I’m here to let you ramble!

Haha, yeah I guess so!

Who or what are some of your favorite bands/acts out there right now?

These guys Native, who we’re on the road with, everyone should check them out. They are badass. They have a new album that they just finished, and their new stuff sounds ridiculous. It was a real cool thing for us to tour with them. I think in 2011 we did a short run with them on the way to SXSW and I had never even heard of them before our first show, and I was just blown away. So everyone should check them out and see them play with us on this tour!

Caspian is currently on tour with Native throughout the United States. If intrigued, please help support an awesome band and check out their newest album Waking Season which, in this humble writer’s opinion, was one of the best albums of last year. 

cover_KROKUS

Loud Rock Charts: 3/12

Unfortunately, last week there as a mix up with KZSC’s CMJ subscription, hence the lack of charts and adds. With this week, however, KZSC is back in business, and boy what a week. This time around sees hard rock band Krokus release their 17th studio album. Yeah, you read that right. 17. As in the number after 16.

Also dropping is stoner metal outfit Orange Goblin’s first ever live release, which promises to appease fans for a short time until they come to your local town on their tour with Clutch.


cover_KROKUS
1 KROKUS Dirty Dynamite
2 ORANGE GOBLIN A Eulogy For The Fans Candlelight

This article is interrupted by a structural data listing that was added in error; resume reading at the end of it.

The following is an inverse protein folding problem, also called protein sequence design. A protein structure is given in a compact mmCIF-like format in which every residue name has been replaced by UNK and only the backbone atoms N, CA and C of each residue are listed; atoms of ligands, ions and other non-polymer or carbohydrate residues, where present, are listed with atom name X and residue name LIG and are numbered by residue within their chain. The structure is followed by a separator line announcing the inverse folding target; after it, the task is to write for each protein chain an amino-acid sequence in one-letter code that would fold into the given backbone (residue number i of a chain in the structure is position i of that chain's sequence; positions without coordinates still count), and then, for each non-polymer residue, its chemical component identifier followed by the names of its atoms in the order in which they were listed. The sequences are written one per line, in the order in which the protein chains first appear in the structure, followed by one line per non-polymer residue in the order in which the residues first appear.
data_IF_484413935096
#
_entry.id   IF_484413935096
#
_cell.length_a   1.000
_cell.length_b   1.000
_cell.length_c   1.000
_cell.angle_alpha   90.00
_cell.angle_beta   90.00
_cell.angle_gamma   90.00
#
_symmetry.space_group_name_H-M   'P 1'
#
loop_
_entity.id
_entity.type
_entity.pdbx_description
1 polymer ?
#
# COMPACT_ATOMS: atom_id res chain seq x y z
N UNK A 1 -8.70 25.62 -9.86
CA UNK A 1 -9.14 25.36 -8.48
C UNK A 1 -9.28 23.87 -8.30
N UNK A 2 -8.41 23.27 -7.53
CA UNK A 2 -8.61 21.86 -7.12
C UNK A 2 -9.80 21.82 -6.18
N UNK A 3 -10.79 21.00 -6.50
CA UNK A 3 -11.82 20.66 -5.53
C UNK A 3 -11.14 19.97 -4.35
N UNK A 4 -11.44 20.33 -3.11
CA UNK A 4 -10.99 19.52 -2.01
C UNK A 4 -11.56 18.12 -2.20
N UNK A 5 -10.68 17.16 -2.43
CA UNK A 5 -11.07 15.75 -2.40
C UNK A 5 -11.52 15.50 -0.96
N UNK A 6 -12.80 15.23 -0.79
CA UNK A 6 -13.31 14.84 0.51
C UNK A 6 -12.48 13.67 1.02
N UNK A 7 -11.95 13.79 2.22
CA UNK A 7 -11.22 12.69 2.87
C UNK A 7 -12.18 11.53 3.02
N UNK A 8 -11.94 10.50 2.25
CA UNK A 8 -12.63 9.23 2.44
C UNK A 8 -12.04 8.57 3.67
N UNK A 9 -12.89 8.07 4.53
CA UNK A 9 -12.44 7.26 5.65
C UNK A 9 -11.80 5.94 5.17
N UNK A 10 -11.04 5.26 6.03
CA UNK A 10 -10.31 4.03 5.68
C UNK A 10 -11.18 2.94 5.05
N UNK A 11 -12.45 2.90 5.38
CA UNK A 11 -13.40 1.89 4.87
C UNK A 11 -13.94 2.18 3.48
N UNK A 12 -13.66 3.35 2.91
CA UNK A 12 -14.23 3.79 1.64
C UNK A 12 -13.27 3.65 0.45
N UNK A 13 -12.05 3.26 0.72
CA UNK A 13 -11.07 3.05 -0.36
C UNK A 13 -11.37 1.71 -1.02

3 MORTILLERY Origin Of Extinction Napalm
4 OFF WITH THEIR HEADS Home Epitaph

 

 

 

soilwork-the-living-infinite1 SOILWORK The Living Infinite Nuclear Blast
2 SHAI HULUD Reach Beyond The Sun Metal Blade
3 SUFFOCATION Pinnacle Of Bedlam Nuclear Blast
4 HEAVEN’S BASEMENT Filthy Empire Red Bull
5 WITHIN THE RUINS Elite eOne
6 NEAERA Ours Is The Storm Metal Blade
7 PSYCHOTHERMIA Fall To The Rising Sun Self-Released
8 PISSED JEANS Honeys Sub Pop
9 BLACK DRAWING CHALKS No Dust Stuck On You Self-Released
10 DARKTHRONE The Underground Resistance Peaceville

Everybody Wants To Be A Cat

Charts and Adds 3/8/2013

Here are KZSCs latest jazz charts and adds for the week. We had an error in our CMJ subscription the past week, but it is now fixed and here are the results for the past two weeks.

Charts:

1    JOSE JAMES    No Beginning No End    Blue Note
2    LAUREN DESBERG    Sideways [EP]
3    NEXT COLLECTIVE    Cover Art    Concord
4    AARON NEVILLE    My True Story    Blue Note
5    BAD PLUS    Made Possible    Entertainment One
6    CHRIS POTTER    The Sirens    ECM
7    DONNY MCCASLIN    Gasting For Gravity    Greenleaf
8    KURT ELLING    1619 Broadway: The Brill Building Project    Concord
9    MADELEINE PEYROUX    The Blue Room
10    WAYNE SHORTER    Without A Net    Blue Note

Adds:

1    ROBERT HURST    Bob A Palindrome    Be Bob
2    JOE CLARK BIG BAND    Lush    Jazzed Media
3    MIKE PRIGODICH    A Stitch In Time
4    JOHN STEIN    Bing Bang Boom!    whaling city sound
5    NEW WEST    Sleeping Lady